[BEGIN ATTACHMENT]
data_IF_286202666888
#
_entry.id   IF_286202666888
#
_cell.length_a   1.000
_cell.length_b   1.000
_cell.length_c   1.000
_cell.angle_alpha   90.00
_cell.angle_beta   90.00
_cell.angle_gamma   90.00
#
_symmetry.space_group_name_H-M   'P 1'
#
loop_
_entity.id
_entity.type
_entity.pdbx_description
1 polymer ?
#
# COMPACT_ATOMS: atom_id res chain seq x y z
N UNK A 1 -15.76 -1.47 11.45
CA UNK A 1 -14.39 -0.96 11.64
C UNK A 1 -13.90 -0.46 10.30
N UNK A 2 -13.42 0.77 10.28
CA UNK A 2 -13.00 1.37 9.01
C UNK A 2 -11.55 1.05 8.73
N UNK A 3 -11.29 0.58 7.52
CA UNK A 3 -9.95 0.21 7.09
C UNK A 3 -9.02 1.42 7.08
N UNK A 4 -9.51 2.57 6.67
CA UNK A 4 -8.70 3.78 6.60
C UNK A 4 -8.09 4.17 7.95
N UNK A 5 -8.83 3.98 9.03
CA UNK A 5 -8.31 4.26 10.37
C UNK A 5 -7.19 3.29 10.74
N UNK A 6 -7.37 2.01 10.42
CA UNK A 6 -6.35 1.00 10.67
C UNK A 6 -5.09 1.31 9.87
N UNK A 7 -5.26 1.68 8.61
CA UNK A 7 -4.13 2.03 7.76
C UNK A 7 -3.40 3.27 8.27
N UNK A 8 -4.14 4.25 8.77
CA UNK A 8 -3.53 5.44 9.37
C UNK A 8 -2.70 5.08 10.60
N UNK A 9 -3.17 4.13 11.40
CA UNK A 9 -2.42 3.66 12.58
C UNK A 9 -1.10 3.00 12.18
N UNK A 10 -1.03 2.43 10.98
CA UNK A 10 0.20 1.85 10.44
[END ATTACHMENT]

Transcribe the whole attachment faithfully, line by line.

data_IF_286202666888
#
_entry.id   IF_286202666888
#
_cell.length_a   1.000
_cell.length_b   1.000
_cell.length_c   1.000
_cell.angle_alpha   90.00
_cell.angle_beta   90.00
_cell.angle_gamma   90.00
#
_symmetry.space_group_name_H-M   'P 1'
#
loop_
_entity.id
_entity.type
_entity.pdbx_description
1 polymer ?
#
# COMPACT_ATOMS: atom_id res chain seq x y z
N UNK A 1 -15.76 -1.47 11.45
CA UNK A 1 -14.39 -0.96 11.64
C UNK A 1 -13.90 -0.46 10.30
N UNK A 2 -13.42 0.77 10.28
CA UNK A 2 -13.00 1.37 9.01
C UNK A 2 -11.55 1.05 8.73
N UNK A 3 -11.29 0.58 7.52
CA UNK A 3 -9.95 0.21 7.09
C UNK A 3 -9.02 1.42 7.08
N UNK A 4 -9.51 2.57 6.67
CA UNK A 4 -8.70 3.78 6.60
C UNK A 4 -8.09 4.17 7.95
N UNK A 5 -8.83 3.98 9.03
CA UNK A 5 -8.31 4.26 10.37
C UNK A 5 -7.19 3.29 10.74
N UNK A 6 -7.37 2.01 10.42
CA UNK A 6 -6.35 1.00 10.67
C UNK A 6 -5.09 1.31 9.87
N UNK A 7 -5.26 1.68 8.61
CA UNK A 7 -4.13 2.03 7.76
C UNK A 7 -3.40 3.27 8.27
N UNK A 8 -4.14 4.25 8.77
CA UNK A 8 -3.53 5.44 9.37
C UNK A 8 -2.70 5.08 10.60
N UNK A 9 -3.17 4.13 11.40
CA UNK A 9 -2.42 3.66 12.58
C UNK A 9 -1.10 3.00 12.18
N UNK A 10 -1.03 2.43 10.98
CA UNK A 10 0.20 1.85 10.44